Showing posts with label Froyo. Show all posts
Showing posts with label Froyo. Show all posts

Wednesday, October 26, 2011

Impression 7 tablet runs Froyo, but it’s cheap

I know what you are going to say when you read the specs of the Impression 7 tablet or i7. OMG, that thing runs Froyo?! Yeah it runs Froyo, but if you are in the market for a cheap Android tablet that you can use for someone just starting or a kid, the i7 might be just the ticket. It’s cheaper than the Kindle Fire by $20 with a price of $179.

It packs in a 7-inch TFT resistive screen with a resolution of 800 x 480. It has a 1GHz processor, 512MB of RAM, and runs Android 2.2 as mentioned. It packs in WiFi, 4GB of storage, and a G-sensor along with a pair of USB ports. It also has a microSD card slot with up to 16GB support. The camera is only 0.3MP, presumably a front camera.
If you want something larger you can get a 10-inch version for $349, but that will be a harder sell if it packs similar hardware inside. Availability is set for early November so they should land very near the Kindle Fire. I think I would pay the extra $20 and go with the Fire. What about you, which tablet would you rather have?
[via BGR]

Saturday, September 10, 2011

Netflix app now supports all Android Froyo/Gingerbread devices

Netflix updated its Android application on Friday with support for any smartphone running Android 2.2 (Froyo) or Android 2.3 (Gingerbread). Netflix launched an Android app in May of this year, but it initially only supported a handful of high-end devices. Netflix slowly added support for a few more devices over the past couple of months, but anxious users were turning to leaked .APK files to try to get the service up and running on unsupported devices. Now, thankfully, getting the app on your Android phone won’t involve any tweaks. Netflix users should be sure to check the Android Market for the update if you have any long travel plans this weekend.
[Via DroidMatters]

Friday, August 26, 2011

HP TouchPad Android 2.2.1 System Dump Files Now Available

The HP TouchPad has been getting a lot of attention as of late from the entire developer and Android communities. Once the TouchPad price dropped to $99 everyone started running wild with the hopes and dreams of one day soon running Android on said device. Just a day or two later we learned that Android ports were already under way and a few days later one was spotted running Android 2.2.1 out of the box, right from Best Buy.

In case anyone isn’t following the TouchPad Android progress there is also a video clearly showing the HP TouchPad running on Android 2.2.1 FroYo and I’ll post that below. It appears to be a QuIC (Qualcomm Innovation Center) developer unit that somehow managed to get boxed up and sold at Best Buy. Lucky for the entire android world the user was nice enough to get a full system dump of all the files to help out.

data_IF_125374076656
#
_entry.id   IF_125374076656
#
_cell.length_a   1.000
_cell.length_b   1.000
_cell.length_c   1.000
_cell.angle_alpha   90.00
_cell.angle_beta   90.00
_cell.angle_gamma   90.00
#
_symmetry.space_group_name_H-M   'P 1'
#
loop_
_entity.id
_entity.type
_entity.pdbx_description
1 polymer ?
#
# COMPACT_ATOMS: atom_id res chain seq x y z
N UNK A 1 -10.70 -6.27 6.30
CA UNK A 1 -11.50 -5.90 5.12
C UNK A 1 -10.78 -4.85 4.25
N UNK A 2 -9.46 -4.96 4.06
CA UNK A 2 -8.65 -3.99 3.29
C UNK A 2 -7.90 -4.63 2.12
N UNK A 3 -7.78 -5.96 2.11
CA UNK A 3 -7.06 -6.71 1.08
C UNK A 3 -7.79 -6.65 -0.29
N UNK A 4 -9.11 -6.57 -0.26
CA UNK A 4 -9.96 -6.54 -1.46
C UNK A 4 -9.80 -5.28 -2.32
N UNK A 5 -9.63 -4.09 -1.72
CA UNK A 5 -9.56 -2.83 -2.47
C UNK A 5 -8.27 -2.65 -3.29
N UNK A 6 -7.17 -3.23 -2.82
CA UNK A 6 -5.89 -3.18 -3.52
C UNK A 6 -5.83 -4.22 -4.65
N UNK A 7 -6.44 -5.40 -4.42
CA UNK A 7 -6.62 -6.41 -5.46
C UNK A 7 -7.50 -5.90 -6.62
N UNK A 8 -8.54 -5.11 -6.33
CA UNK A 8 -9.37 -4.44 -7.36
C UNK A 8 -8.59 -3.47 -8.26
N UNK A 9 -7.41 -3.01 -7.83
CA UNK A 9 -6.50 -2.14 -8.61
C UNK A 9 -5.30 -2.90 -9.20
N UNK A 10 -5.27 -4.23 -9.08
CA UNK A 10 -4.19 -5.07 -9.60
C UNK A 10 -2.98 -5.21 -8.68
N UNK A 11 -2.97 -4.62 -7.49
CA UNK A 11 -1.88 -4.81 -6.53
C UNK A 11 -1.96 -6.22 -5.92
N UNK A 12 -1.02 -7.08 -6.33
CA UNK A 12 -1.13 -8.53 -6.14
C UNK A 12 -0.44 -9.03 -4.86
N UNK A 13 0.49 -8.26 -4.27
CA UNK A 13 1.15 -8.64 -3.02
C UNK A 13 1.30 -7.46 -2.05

Now exclusively over at RootzWiki the files are available for download and the port of Android 2.2, 2.3, and hopefully 3.2 Honeycomb can all get a little head start. We mentioned more on this here once before but the port will be called TouchDroid and the amount of support and developers keeps growing by the day. I have a feeling we will be seeing Android on the HP TouchPad sooner rather than later.
[via Android Police]

Thursday, August 25, 2011

Android 2.2.1 System Dump From HP TouchPad Now Available

The HP TouchPad has become quite a hot topic in the Android community as of late, thanks to its ultra-low price tag and superb hardware specs. Several dev teams have already stepped forward to announce plans to port Android to the device, while at least two devices have already been sold with developer builds of Android intact right out of the box.
One of the lucky owners of said Android-ified TouchPads, jiwanish, has been so kind as to provide a full system dump to RootzWiki, allowing devs to make some real progress on the Android TouchPad front. The build is Android 2.2.1, and is most definitely a test version from the Qualcomm Innovation Center, as it shows the logo upon bootup.

We should start to see some major advancements on the port at this point, especially considering the $2100 bounty that's on the line for whoever can provide a working port.
To download the system dump, head over to RootzWiki!
[Thanks, Nico!]

Friday, August 19, 2011

Motorola Flipside Gets Updated To Android 2.2 (Froyo), Available To Download Right Now

Users of the Motorola Flipside have had to be a patient bunch whilst waiting for their Froyo fix; since making its debut on AT&T in October of last year, the device has been running Android 2.1 with MOTOBLUR software. Fortunately for those users, they can now upgrade to a newer version of Android through the Motorola support website right now!